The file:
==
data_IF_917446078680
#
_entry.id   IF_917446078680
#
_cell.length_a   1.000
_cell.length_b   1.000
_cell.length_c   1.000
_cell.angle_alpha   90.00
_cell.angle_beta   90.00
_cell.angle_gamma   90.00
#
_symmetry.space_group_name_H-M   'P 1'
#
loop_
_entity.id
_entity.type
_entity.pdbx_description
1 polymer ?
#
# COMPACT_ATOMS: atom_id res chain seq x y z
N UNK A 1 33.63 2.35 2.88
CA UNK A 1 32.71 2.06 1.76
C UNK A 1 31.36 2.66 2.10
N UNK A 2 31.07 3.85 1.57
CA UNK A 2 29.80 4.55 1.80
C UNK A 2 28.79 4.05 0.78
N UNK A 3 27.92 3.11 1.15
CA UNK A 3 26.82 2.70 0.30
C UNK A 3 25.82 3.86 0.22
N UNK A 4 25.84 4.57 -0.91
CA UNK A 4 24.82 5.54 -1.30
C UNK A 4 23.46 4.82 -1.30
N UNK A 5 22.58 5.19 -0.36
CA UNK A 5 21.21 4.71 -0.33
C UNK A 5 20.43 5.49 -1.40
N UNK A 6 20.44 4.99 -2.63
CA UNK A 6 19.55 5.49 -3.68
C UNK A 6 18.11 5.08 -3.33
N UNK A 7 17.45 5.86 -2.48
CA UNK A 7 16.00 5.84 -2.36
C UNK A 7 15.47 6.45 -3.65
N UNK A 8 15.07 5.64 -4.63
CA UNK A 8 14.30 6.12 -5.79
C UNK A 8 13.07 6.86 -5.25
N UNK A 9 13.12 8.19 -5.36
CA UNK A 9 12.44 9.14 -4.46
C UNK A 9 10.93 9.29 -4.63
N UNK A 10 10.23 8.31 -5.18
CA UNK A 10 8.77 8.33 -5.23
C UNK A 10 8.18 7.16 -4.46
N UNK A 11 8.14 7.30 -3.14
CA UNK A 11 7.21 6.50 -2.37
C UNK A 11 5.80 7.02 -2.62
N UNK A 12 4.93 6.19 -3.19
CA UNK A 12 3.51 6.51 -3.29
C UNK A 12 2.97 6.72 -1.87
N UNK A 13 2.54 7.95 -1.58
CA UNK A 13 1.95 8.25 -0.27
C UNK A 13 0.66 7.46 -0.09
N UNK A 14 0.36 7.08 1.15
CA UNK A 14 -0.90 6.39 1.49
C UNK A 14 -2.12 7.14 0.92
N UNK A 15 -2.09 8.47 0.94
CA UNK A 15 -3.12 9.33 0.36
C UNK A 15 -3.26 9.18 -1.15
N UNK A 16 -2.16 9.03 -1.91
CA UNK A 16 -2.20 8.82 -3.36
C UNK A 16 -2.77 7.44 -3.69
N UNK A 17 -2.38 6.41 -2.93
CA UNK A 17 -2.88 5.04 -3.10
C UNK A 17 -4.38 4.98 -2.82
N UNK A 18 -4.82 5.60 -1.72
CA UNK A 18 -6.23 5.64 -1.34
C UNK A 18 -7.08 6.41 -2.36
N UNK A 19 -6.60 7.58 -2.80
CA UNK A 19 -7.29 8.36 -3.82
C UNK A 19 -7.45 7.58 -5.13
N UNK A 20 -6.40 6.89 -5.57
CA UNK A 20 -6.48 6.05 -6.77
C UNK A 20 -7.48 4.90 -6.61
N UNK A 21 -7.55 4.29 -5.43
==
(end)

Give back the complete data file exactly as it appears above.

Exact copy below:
data_IF_917446078680
#
_entry.id   IF_917446078680
#
_cell.length_a   1.000
_cell.length_b   1.000
_cell.length_c   1.000
_cell.angle_alpha   90.00
_cell.angle_beta   90.00
_cell.angle_gamma   90.00
#
_symmetry.space_group_name_H-M   'P 1'
#
loop_
_entity.id
_entity.type
_entity.pdbx_description
1 polymer ?
#
# COMPACT_ATOMS: atom_id res chain seq x y z
N UNK A 1 33.63 2.35 2.88
CA UNK A 1 32.71 2.06 1.76
C UNK A 1 31.36 2.66 2.10
N UNK A 2 31.07 3.85 1.57
CA UNK A 2 29.80 4.55 1.80
C UNK A 2 28.79 4.05 0.78
N UNK A 3 27.92 3.11 1.15
CA UNK A 3 26.82 2.70 0.30
C UNK A 3 25.82 3.86 0.22
N UNK A 4 25.84 4.57 -0.91
CA UNK A 4 24.82 5.54 -1.30
C UNK A 4 23.46 4.82 -1.30
N UNK A 5 22.58 5.19 -0.36
CA UNK A 5 21.21 4.71 -0.33
C UNK A 5 20.43 5.49 -1.40
N UNK A 6 20.44 4.99 -2.63
CA UNK A 6 19.55 5.49 -3.68
C UNK A 6 18.11 5.08 -3.33
N UNK A 7 17.45 5.86 -2.48
CA UNK A 7 16.00 5.84 -2.36
C UNK A 7 15.47 6.45 -3.65
N UNK A 8 15.07 5.64 -4.63
CA UNK A 8 14.30 6.12 -5.79
C UNK A 8 13.07 6.86 -5.25
N UNK A 9 13.12 8.19 -5.36
CA UNK A 9 12.44 9.14 -4.46
C UNK A 9 10.93 9.29 -4.63
N UNK A 10 10.23 8.31 -5.18
CA UNK A 10 8.77 8.33 -5.23
C UNK A 10 8.18 7.16 -4.46
N UNK A 11 8.14 7.30 -3.14
CA UNK A 11 7.21 6.50 -2.37
C UNK A 11 5.80 7.02 -2.62
N UNK A 12 4.93 6.19 -3.19
CA UNK A 12 3.51 6.51 -3.29
C UNK A 12 2.97 6.72 -1.87
N UNK A 13 2.54 7.95 -1.58
CA UNK A 13 1.95 8.25 -0.27
C UNK A 13 0.66 7.46 -0.09
N UNK A 14 0.36 7.08 1.15
CA UNK A 14 -0.90 6.39 1.49
C UNK A 14 -2.12 7.14 0.92
N UNK A 15 -2.09 8.47 0.94
CA UNK A 15 -3.12 9.33 0.36
C UNK A 15 -3.26 9.18 -1.15
N UNK A 16 -2.16 9.03 -1.91
CA UNK A 16 -2.20 8.82 -3.36
C UNK A 16 -2.77 7.44 -3.69
N UNK A 17 -2.38 6.41 -2.93
CA UNK A 17 -2.88 5.04 -3.10
C UNK A 17 -4.38 4.98 -2.82
N UNK A 18 -4.82 5.60 -1.72
CA UNK A 18 -6.23 5.64 -1.34
C UNK A 18 -7.08 6.41 -2.36
N UNK A 19 -6.60 7.58 -2.80
CA UNK A 19 -7.29 8.36 -3.82
C UNK A 19 -7.45 7.58 -5.13
N UNK A 20 -6.40 6.89 -5.57
CA UNK A 20 -6.48 6.05 -6.77
C UNK A 20 -7.48 4.90 -6.61
N UNK A 21 -7.55 4.29 -5.43